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The dbx 128. The left half is the dynamic range expander/compressor, and the right half the Type II encoder/decoder. Basically a dbx 118 and 122 combined.

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Note that a model like the 3BX was a dynamic range enhancer; the "3" indicated three bands of expansion (lows, midrange, highs). These were not dbx noise reduction units.

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Also, units like the dbx 150 and 150X were in their professional line, and were Type I noise reduction units used primarily in studios. They do not have the needed pre-emphasis/de-emphasis needed to properly play back Type II tapes and discs. These all had front-mounted calibration controls. Here is a stack of 150s and a 150X.

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Do you own any dbx-encoded LPs? Let us know if you have any in your collection, or if you have any questions or comments.
 

Mike Blakesley

Well-Known Member
Staff member
Moderator
Wow, I had forgotten all about dbx. That was cool tech for its time. I remember people being pretty stunned at how good those albums sounded on a good stereo system.
 

Rudy

¡Que siga la fiesta!
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The LPs were nearly silent, yet there was always something just a little off about the sound. It had this faint, odd "closed-off" or "stuffy" sensation that is hard to describe. Yet I found it worked better on LPs than on cassettes--the pumping and breathing (as it was commonly called) made me go straight back to Dolby after a few tries with it. Think of hearing bursts of hiss every time a piano note would play--it is very distracting, and something I never heard on LPs. dbx worked properly in a studio environment (under the Type I system), as the noise floor of professional equipment and high tape speeds meant it could perform well. The theory was sound, but the application of it varied.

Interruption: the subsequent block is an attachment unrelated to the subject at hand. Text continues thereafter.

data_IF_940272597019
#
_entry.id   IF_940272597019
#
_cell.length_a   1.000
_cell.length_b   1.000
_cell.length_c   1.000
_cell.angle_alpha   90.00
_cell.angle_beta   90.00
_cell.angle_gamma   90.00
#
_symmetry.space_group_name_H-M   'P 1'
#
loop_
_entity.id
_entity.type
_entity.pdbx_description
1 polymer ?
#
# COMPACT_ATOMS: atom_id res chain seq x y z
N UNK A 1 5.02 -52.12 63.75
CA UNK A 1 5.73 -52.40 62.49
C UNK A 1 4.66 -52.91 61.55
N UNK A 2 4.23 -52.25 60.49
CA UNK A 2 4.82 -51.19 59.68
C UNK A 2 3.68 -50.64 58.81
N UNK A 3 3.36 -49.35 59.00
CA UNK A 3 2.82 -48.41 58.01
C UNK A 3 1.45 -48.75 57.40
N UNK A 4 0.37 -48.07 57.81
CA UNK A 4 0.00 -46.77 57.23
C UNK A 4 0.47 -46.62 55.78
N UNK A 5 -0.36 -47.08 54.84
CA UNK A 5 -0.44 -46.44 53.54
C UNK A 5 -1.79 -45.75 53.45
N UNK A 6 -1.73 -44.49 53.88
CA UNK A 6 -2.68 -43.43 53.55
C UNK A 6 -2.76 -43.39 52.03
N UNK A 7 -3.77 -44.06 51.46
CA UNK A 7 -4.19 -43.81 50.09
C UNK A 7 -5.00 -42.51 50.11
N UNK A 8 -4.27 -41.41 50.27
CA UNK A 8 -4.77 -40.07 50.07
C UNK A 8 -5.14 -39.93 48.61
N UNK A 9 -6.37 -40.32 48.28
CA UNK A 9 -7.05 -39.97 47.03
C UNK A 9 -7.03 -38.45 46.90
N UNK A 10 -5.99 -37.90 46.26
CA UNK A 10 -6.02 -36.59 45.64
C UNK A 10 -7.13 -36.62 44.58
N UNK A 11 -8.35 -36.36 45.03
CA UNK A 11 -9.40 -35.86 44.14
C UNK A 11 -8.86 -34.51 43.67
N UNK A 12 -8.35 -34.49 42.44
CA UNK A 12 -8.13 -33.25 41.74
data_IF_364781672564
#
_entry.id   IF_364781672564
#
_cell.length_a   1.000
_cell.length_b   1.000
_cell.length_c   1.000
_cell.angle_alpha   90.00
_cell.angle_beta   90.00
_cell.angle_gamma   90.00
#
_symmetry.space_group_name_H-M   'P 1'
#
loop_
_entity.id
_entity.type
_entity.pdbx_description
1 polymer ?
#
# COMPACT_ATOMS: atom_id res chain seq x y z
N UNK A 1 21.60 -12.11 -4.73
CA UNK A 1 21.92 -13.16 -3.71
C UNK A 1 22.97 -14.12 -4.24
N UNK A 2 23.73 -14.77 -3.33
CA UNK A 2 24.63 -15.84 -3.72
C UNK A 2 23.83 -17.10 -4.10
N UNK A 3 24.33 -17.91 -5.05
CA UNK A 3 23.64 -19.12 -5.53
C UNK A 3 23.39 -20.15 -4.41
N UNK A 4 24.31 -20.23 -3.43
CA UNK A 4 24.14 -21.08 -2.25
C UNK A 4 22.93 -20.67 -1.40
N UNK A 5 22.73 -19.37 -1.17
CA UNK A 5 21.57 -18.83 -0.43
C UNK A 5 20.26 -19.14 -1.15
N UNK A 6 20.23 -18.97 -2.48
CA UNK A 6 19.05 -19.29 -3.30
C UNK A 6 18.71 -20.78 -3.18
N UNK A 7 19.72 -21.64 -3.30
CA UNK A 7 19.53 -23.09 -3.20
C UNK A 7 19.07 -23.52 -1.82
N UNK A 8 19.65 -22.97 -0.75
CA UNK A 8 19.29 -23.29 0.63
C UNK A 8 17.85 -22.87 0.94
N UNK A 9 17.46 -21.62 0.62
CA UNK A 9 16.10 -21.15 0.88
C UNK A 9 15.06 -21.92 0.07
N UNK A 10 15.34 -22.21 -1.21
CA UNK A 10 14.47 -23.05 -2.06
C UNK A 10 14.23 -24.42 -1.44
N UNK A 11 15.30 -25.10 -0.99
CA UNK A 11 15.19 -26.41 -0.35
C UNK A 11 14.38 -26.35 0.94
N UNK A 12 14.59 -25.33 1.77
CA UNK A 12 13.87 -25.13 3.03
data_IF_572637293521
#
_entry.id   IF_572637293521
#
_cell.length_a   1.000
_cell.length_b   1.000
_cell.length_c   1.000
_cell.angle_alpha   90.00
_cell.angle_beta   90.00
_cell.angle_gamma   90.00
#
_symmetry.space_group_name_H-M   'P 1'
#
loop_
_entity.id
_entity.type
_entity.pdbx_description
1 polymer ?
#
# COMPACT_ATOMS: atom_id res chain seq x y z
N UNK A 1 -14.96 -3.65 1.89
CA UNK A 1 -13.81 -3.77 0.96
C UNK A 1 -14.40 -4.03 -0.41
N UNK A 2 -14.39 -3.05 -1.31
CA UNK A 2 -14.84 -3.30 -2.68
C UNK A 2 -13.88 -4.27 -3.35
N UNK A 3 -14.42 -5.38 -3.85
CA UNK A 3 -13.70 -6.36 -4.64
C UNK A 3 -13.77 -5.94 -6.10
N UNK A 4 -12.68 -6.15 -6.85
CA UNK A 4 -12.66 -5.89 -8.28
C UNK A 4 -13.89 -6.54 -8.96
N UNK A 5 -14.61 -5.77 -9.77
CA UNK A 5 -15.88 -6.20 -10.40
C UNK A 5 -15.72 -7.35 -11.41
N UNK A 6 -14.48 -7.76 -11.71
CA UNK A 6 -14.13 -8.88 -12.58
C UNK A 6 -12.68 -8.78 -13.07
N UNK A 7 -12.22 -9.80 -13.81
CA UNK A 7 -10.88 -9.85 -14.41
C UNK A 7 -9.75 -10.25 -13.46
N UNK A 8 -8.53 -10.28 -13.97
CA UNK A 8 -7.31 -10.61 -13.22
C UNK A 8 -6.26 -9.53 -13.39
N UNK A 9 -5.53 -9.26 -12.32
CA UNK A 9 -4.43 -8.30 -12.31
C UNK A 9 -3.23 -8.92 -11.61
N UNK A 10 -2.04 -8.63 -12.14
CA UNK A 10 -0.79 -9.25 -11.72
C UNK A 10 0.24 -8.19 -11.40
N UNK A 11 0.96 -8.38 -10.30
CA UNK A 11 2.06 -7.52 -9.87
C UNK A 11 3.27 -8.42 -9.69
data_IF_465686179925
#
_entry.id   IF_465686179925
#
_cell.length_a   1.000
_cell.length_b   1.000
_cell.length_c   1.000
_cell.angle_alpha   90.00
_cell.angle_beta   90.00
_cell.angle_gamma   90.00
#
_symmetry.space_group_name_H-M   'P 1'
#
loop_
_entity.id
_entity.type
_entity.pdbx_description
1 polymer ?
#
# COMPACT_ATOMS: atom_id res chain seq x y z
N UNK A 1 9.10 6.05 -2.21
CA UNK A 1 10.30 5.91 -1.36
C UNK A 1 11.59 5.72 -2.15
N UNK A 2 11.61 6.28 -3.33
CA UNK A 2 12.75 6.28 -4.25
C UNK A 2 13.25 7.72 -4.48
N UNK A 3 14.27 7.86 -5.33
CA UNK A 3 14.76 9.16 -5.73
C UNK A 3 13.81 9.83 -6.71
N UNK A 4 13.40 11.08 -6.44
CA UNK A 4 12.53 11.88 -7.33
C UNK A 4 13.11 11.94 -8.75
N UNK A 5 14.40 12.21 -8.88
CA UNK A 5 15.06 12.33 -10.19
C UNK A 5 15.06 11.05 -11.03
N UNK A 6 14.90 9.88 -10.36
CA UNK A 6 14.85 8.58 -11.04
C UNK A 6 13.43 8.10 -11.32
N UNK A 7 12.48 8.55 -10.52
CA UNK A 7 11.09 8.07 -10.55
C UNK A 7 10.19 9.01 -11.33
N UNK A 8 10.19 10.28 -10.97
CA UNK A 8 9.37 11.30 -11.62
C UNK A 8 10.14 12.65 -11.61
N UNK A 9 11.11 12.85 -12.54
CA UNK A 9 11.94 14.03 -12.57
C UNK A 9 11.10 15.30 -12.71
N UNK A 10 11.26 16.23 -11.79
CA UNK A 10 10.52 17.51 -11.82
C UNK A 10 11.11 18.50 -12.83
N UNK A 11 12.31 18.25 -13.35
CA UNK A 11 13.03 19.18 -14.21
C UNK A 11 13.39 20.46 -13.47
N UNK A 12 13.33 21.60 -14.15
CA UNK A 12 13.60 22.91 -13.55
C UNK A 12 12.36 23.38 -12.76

Dolby B never really impressed me that much, but it was a compromise due to car players having the ability to play them correctly. At home, Dolby C was an improvement. Some these days claim that Dolby wasn't any good, but few owned cassette decks where the Dolby level could be calibrated prior to recording. With that and proper bias adjustment (both made easy by test tones generated on the tape deck), the cassettes could sound fairly good. I always got raves for the TDK D-90 cassettes I used to share--everyone assumed it was a cheap tape that sounded mediocre, but it has more to do with the quality of the deck vs. the tape.
 

Harry

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Dolby B never really impressed me that much, but it was a compromise due to car players having the ability to play them correctly. At home, Dolby C was an improvement. Some these days claim that Dolby wasn't any good, but few owned cassette decks where the Dolby level could be calibrated prior to recording. With that and proper bias adjustment (both made easy by test tones generated on the tape deck), the cassettes could sound fairly good. I always got raves for the TDK D-90 cassettes I used to share--everyone assumed it was a cheap tape that sounded mediocre, but it has more to do with the quality of the deck vs. the tape.